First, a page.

Alexa, Survey This Parcel

This entry is part 44 of 46 in the series Pangaea

I’ve been thinking about the issue of automation and robots and their impact on the geospatial profession. I think it’s good news. So, let’s get started on dispelling the idea that “the ‘bots are coming for my job!”

Here are two reasons why that’s not going to happen.

1) Everything I’m reading and observing argues that the role of robotic technology is to assist us in our jobs, not replace us.

2) Underlying the above is the fact that, in robotics, “what’s hard is simple and what’s simple is hard.” In The Second Machine Age: Work, Progress, and Prosperity in a Time of Brilliant Technologies, the authors point out that for robots, difficult tasks, like say solving complex mathematical equations, are pretty easy. On the other hand, what we humans find easy, robots find hard.

For example, think about the myriad tasks that you perform to survey a parcel of land: researching internal and external data sources, driving to the job site, using a magnetic locator to find pins, then a shovel to dig them up, setting up and operating a GNSS or a total station, collecting and drafting the points—the list goes on. Sure, some of these tasks can and will be automated (generally the repetitive/routine items that you find boring), but the surveyor remains, and will remain, central to the process. xyHt editor Gavin Schrock makes this point in the his editorial, “The Buttons Serve to Inspire.”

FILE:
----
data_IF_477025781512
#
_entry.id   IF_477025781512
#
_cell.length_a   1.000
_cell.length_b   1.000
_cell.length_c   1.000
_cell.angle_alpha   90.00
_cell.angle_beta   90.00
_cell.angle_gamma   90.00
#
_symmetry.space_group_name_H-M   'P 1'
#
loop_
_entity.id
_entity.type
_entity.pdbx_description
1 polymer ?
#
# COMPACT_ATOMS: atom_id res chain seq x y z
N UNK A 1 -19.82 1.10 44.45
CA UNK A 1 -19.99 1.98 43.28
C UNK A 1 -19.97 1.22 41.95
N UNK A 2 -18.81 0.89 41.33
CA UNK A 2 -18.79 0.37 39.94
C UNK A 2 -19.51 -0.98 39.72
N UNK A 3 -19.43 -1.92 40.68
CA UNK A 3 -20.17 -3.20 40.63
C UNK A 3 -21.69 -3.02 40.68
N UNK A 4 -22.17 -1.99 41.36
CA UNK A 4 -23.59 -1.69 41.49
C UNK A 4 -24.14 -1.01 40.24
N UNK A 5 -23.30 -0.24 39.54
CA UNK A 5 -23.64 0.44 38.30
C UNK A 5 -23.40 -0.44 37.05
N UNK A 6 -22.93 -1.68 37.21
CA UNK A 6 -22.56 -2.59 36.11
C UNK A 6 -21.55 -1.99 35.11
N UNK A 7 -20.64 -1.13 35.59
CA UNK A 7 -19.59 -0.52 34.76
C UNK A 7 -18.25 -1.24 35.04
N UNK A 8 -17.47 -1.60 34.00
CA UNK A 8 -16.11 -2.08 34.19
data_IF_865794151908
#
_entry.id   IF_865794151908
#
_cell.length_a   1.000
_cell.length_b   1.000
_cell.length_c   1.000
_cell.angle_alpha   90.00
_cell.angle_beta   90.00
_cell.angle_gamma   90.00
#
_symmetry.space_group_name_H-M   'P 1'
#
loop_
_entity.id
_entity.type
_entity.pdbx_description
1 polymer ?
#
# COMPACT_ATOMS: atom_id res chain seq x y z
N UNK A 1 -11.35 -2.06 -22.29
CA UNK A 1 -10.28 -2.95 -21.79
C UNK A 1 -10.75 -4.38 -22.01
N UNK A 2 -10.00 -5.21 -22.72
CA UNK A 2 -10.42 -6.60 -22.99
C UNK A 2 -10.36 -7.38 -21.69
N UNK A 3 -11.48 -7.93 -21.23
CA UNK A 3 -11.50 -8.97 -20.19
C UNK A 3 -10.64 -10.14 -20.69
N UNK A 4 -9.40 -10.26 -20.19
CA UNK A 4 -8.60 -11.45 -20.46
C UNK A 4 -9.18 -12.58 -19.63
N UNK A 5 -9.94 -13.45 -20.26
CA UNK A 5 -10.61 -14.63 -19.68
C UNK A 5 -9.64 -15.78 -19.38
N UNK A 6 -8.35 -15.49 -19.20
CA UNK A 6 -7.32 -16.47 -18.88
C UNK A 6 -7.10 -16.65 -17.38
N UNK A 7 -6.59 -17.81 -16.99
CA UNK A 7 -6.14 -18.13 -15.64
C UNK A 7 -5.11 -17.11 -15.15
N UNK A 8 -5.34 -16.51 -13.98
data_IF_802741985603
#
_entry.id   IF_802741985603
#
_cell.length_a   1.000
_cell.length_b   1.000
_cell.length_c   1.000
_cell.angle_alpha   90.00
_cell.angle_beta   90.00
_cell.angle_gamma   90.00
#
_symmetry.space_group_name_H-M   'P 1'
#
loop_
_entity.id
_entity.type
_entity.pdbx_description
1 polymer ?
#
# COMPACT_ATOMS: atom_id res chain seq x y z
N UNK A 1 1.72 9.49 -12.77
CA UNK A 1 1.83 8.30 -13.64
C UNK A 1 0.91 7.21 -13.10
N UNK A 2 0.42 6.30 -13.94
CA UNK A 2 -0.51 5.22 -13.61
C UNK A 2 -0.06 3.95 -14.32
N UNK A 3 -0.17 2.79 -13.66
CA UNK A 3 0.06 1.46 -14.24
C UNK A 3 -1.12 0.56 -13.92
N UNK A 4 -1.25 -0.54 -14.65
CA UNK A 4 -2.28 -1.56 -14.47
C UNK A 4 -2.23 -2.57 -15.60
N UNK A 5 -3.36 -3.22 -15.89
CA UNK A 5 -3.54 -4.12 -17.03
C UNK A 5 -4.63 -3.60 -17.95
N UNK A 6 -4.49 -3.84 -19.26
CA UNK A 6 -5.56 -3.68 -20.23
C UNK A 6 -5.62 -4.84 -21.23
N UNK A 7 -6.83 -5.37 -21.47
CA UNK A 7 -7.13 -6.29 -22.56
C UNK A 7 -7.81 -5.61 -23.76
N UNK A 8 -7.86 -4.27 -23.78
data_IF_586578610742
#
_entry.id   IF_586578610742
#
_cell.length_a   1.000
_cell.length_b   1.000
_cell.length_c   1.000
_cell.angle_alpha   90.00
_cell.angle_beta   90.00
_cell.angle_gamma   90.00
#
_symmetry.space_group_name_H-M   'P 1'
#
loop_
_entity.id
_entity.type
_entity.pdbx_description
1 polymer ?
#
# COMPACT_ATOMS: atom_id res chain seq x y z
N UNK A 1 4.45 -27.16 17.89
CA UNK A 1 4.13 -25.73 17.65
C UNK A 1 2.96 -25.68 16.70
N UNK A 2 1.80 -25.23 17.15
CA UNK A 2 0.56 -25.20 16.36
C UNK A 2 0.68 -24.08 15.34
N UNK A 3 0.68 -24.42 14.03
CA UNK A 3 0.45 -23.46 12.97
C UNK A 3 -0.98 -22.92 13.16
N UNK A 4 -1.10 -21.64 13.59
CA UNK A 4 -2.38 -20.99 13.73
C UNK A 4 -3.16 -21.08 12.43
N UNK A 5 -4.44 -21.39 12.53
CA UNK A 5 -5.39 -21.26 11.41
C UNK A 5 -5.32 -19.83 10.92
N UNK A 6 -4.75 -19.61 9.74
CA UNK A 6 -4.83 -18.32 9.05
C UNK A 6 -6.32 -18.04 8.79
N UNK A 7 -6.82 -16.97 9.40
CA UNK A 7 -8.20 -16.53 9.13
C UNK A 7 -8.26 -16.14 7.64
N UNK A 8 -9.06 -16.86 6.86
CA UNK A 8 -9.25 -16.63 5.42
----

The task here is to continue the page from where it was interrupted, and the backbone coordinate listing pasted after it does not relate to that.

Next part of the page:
Another big issue with robotics is related to implementation and operation. Not all of us are code and/or tech savvy. Who needs more complexity, right? More good news: it’s getting easier. This brings us to the Alexa reference in the headline. Amazon, Apple, and Google are smoothing the path to implementing and operating smart technology with their AI-enabled digital assistants. Want to turn a light on or off or adjust the room temperature? Check out the weather or play your favorite song? Just tell your digital assistant what you want in plain English, and it will operate the smart technology in your home, like a smart switch or Nest thermostat. Here’s a complete list of Alexa commands.

Flash forward to 2049, actually the science fiction movie, Blade Runner: 2049. In one scene from the movie, the main character, “K,” a blade runner (a police officer looking for escaped androids) is investigating a crime scene. He tells his digital assistant, in this case a drone, to survey the area (including subsurface presumably via SAR) through a combination of voice commands and gestures. Crazy, right? Maybe not: consumer drones that respond to hand gestures are already mainstream. Can commercial-grade UAS equipped with voice command and gesture controls be far behind? Of course that would require some programming, which brings us to still more good news. As just one example, companies like Storyline are making Alexa programming easy with its visual drag-n-drop interface; no coding required.

So maybe we won’t have to wait until 2049 to say, “Alexa, survey this parcel.”


Pangaea LogoThis article appeared in xyHt‘s e-newsletter, Pangaea. We email it twice a month, and it covers a variety of unusual geospatial topics in a conversational tone. You’re welcome to subscribe to the e-newsletter here. (You’ll also receive the once-monthly Field Notes newsletter with your subscription.)

Series Navigation<< Lidar and The Lost City of the Monkey GodBig Bird + Black Ice = Space 2.1 >>

Alexa, Survey This Parcel” Comment

  1. I believe automation is coming, and inevitably, it will be coming for almost everyone who works on a day-to-day basis in the field, except for the Registered Surveyor himself. I started in land surveying in January of 1976. 4 man crews were the norm. 2-man crews are the norm now, with many crews being a one-man operation.
    Which brings me to my lament, “How will we perpetuate our profession when we send one-man crews (or go ourselves) out into the field?

Leave a Reply

Your email address will not be published. Required fields are marked *